by William Skink
As residents in Missoula’s largest homeless camp (there are several) move to higher ground to avoid the flood waters sweeping away the heaping trash accumulated after last summer’s cleanup, a new gentrification tool is being trotted out as an enticing new incentive aimed at luring private sector investment in low-income “opportunity zones”. From the link:
Tucked away in the federal tax overhaul legislation last year was a provision that could allow investors to receive a tax break in exchange for spending money in low-income areas. Missoula officials have nominated an area that includes most of the West Broadway corridor and the Northside neighborhood.
The Tax Cuts and Jobs Act included a program called “Opportunity Zones” that provides an incentive for people to reinvest capital gains into low-income areas and thereby avoid the capital gains tax.
The tax benefits include a temporary deferral of inclusion in the taxable income for capital gains reinvested. There is also a permanent exclusion from taxable income of capital gains from the sale or exchange of an investment in an Opportunity Fund if the investment is held for at least 10 years, along with other benefits.
Sounds great, right? I’m sure this little nugget in the tax cut bill won’t be criticized by Missoula’s liberal political leadership because it provides another “opportunity” to cloak gentrification with euphemistic language about helping low-income neighborhoods.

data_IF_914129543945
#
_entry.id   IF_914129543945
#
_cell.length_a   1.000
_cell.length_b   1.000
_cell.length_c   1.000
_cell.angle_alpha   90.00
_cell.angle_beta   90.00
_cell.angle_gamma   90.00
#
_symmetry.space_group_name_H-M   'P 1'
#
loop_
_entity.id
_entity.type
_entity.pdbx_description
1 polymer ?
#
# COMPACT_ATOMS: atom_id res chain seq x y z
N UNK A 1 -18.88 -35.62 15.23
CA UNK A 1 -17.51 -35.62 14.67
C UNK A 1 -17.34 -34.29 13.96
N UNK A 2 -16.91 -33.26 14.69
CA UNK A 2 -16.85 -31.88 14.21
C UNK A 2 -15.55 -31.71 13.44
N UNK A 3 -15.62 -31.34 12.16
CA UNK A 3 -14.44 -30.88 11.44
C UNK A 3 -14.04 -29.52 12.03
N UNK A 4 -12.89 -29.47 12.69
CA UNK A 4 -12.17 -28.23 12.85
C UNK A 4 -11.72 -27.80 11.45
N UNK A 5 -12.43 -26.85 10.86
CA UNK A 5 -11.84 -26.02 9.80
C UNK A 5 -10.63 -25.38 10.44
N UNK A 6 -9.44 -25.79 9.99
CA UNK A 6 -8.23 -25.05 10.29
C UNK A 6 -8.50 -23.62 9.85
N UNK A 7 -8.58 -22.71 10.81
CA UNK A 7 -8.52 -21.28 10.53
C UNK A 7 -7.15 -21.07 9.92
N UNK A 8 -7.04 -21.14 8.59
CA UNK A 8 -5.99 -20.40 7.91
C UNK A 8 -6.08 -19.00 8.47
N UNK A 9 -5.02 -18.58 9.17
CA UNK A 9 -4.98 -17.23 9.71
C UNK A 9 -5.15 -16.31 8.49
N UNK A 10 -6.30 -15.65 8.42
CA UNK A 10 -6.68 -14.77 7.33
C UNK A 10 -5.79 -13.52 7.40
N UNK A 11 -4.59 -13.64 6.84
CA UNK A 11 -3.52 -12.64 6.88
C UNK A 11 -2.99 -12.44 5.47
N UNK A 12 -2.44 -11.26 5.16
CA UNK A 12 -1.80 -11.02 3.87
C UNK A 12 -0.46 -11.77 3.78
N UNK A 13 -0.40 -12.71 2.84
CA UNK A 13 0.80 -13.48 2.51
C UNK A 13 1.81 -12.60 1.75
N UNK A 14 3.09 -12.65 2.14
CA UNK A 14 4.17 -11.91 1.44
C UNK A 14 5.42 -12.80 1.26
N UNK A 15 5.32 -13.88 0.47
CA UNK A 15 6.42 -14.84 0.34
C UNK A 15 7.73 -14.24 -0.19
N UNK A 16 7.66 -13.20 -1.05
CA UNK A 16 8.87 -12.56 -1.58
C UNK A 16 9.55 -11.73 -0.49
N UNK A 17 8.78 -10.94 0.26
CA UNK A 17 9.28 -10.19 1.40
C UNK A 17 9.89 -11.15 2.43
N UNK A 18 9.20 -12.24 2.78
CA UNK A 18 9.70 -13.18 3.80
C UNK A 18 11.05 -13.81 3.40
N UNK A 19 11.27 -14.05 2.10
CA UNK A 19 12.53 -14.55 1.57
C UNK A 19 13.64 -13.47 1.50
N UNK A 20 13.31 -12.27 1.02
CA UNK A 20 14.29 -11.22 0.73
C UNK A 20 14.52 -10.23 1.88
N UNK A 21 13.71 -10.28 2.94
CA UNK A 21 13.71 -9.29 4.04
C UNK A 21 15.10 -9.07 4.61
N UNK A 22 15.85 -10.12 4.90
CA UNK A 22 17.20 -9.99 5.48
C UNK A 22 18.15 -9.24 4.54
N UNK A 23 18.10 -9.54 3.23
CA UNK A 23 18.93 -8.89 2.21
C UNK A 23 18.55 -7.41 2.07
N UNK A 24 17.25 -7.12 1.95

Maybe the recent sell-out of Southgate Mall by the Lambros clan for a cool 58 million is coloring my perspective. They received millions in tax increment financing, then flipped it, making bank. Despite how badly the optics are, the head of the Missoula Redevelopment Agency is not worried at all about using public financing to sweeten a real estate deal for Lambros:
The Missoula Redevelopment Agency ultimately awarded the project nearly $7 million in TIF financing. Little did MRA director Ellen Buchanan know that the project, leveraged with public support, would be used to help sell the mall before the paint on renovations is even dry. A new dine-in theater opened at Southgate two weeks ago, and a Lucky’s Market grocery store will open later this year.
But Buchanan isn’t concerned that the city helped flip a mall. She’s excited. “I think it’s a win-win,” she says.
So, with this attitude from a leading city agency directing public funds for redevelopment, I’m not very confident that anything will be put in place to ensure development using this tax incentive won’t result in gentrification, displacing the low-income people who make designating opportunity zones possible.
Here’s more from the first link:
“Opportunity Zones offer favorable capital gains treatment for taxpayers who invest in designated high-poverty neighborhoods,” said Adam Looney, a senior fellow of economic studies at the Urban-Brookings Tax Policy Center in a report on the new legislation.